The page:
It's the age-old question: Stick with the big-name automation supplier or switch to a smaller vendor promising more performance for less money?
Blindly sticking with the big guys can seem safe in the short term, but could turn out to be risky in the long term if the big vendor doesn’t change with the market. Specifiers who bet on OS/2 because it was an IBM product made a big mistake by ignoring the Windows solution from Microsoft, which was a relatively small vendor at the time.
However, switching to a smaller, more innovative, newer supplier often seems to save money in the short run, but risks can increase if the vendor isn’t properly vetted. Buying cheap plane tickets from a small airline for travel nine months from now can save big bucks, but only if the airline is still in business when your travel day arrives.
There are good and bad reasons to buy from both small and large vendors. The trick is to know when and where to go small. Your customers sometimes have some say in this, but in the end it’s your machine and your decision.
For the purposes of this article, we define big vendors as those with annual automation revenue of more than $1 billion. Rockwell Automation and Siemens immediately come to mind. Smaller vendors have annual revenue of less than $1 billion and, for the most part much, much less.
When Small Makes Sense
Bigger vendors are preferred by many; that’s why they’re big. So why do some machine builders and system integrators prefer smaller firms? “Most of our performance requirements are best met by smaller vendors that target our industry,” says Brad Froemke, mechanical engineer at Cascade Microtech in Beaverton, Ore.
Cascade makes probes and probing systems for the semiconductor industry. Its systems have many specialized requirements that often are not well addressed by larger vendors.
“We use components from smaller vendors for motion control, I/O and vision,” adds Froemke. “We’ve found smaller vendors to be more responsive to our needs since we represent a larger portion of their sales. Having us as a customer is a feather in the cap. We represent more than half of the worldwide sales in our niche and are performance leaders.”
Like Cascade, Speedline Technologies is a machine builder with high performance requirements. Speedline makes very accurate, high-throughput machines with many axes of motion for surface-mount PCB assembly.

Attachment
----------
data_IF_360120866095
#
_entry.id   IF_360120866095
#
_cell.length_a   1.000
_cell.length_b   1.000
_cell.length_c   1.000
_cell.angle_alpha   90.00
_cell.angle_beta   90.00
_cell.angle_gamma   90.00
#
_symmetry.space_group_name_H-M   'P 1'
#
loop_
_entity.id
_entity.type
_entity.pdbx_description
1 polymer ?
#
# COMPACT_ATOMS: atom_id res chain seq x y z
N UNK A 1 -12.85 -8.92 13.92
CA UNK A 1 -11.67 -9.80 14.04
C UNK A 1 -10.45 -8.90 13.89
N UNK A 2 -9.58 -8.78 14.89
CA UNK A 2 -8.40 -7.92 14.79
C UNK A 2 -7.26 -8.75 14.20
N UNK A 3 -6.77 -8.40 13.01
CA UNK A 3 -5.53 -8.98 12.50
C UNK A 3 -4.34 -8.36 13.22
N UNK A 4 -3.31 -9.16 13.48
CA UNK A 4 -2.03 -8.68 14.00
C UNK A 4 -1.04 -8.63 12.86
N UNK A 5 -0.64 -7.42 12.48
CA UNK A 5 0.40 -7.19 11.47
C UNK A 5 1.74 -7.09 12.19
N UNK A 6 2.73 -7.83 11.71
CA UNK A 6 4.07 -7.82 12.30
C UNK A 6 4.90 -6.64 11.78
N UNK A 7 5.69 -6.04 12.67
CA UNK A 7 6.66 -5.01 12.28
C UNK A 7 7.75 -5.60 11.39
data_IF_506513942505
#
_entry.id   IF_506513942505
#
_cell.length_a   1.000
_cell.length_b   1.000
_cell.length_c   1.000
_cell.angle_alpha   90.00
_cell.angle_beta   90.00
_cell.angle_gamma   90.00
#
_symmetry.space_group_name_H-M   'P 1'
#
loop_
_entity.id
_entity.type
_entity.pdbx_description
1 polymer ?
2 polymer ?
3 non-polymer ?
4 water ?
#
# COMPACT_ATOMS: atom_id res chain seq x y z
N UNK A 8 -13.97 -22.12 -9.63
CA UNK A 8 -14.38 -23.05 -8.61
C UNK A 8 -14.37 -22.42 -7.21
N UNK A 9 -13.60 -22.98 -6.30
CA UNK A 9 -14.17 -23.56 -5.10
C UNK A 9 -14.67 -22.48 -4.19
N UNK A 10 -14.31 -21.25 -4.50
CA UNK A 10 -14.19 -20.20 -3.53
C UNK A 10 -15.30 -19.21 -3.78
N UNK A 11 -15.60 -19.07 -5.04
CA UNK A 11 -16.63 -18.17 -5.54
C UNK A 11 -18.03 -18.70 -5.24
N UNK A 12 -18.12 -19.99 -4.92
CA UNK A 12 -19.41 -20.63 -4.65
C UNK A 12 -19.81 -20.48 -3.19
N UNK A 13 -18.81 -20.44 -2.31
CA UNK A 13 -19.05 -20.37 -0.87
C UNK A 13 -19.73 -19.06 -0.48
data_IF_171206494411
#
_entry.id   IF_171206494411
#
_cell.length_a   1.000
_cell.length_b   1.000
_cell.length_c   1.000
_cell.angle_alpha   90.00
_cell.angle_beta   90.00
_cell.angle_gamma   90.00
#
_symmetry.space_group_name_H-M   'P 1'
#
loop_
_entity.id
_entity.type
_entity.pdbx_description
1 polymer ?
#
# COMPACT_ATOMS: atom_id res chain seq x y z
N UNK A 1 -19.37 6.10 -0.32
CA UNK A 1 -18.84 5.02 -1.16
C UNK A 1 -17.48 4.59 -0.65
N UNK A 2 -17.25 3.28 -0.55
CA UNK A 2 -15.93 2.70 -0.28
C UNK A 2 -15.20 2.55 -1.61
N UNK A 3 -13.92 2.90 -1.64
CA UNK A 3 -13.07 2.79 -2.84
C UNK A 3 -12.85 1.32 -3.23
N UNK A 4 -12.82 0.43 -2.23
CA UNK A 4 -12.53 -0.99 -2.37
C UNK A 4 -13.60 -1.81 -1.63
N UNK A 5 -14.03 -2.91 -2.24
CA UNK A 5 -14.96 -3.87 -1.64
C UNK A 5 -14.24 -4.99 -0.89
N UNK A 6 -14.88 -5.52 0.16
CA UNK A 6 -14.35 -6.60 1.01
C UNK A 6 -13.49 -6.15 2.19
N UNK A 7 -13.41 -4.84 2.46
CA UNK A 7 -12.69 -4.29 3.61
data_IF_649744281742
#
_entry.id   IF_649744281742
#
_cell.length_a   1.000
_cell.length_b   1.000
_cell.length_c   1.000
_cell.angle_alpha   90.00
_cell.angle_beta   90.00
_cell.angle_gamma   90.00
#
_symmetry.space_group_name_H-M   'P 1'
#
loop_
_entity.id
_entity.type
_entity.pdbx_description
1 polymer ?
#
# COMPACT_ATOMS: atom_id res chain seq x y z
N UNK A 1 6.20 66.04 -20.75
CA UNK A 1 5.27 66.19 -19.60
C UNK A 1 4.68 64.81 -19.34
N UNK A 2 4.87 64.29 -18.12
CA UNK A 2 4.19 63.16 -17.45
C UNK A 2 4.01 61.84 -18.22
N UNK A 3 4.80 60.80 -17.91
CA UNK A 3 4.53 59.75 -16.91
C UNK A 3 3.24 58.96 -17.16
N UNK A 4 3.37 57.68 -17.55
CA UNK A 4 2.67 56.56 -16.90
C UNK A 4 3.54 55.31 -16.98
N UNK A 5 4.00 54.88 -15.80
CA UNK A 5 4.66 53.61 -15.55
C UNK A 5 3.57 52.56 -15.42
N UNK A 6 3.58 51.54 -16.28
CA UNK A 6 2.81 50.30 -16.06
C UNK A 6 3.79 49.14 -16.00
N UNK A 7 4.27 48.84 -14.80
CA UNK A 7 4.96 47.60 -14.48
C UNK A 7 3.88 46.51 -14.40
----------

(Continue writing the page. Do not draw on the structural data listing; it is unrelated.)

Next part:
“The only components from big-name vendors that we use are common electrical control items such as circuit breakers, contactors and stepper and servo axis motors,” relates John Klauser, principal electrical engineer at Speedline Technologies in Franklin, Mass. “We use components from small vendors because they best meet our needs, not simply because they are less expensive.”
A food-processing machine builder favors smaller vendors, too. “We don’t have any performance requirements that prevent us from using more cost-effective solutions from smaller companies,” explains Tom Wolcott, electrical engineering manager at Formax in Mokena, Ill. Formax makes industrial high-speed forming and slicing food processing equipment. “We prefer PC-based automation over PLCs mainly for cost, flexibility and control. We find that smaller suppliers will work with us on our custom PC systems. We use Windows CE for our operating system, which is not well-supported by many of the larger industrial suppliers.” More than just about any other machine automation component, PC-based controls adhere to open system standards, and this gives smaller suppliers a leg up in this area.
Smaller Vendors Can Be Specialists
Many machine builders prefer small suppliers, and some of the system integrators that serve the machine automation market feel the same way.
Big vendors tend to make high volumes of relatively standard products that work well with most applications. However, machine builders with unusual needs can find that smaller suppliers are more responsive. “Special requirements often drive the OEM away from large suppliers to specialty niche players that are flexible enough to accommodate unique needs,” observes Bob Zeigenfuse, president of system integrator Avanceon in Exton, Pa.
Big vendors have many built-in advantages over smaller suppliers in terms of market share, customer preference and installed base. The only way for a small supplier to overcome these advantages is to offer markedly superior products and services.
Manit Systems in Tustin, Calif., designs, develops and supports control systems for a variety of customers in different industries. They often favor smaller suppliers for cost/performance reasons. “Hardware from the largest automation suppliers often is less capable and up to four times the cost of more advanced solutions from smaller and mid-sized automation suppliers,” says John DeVries, president of Manit.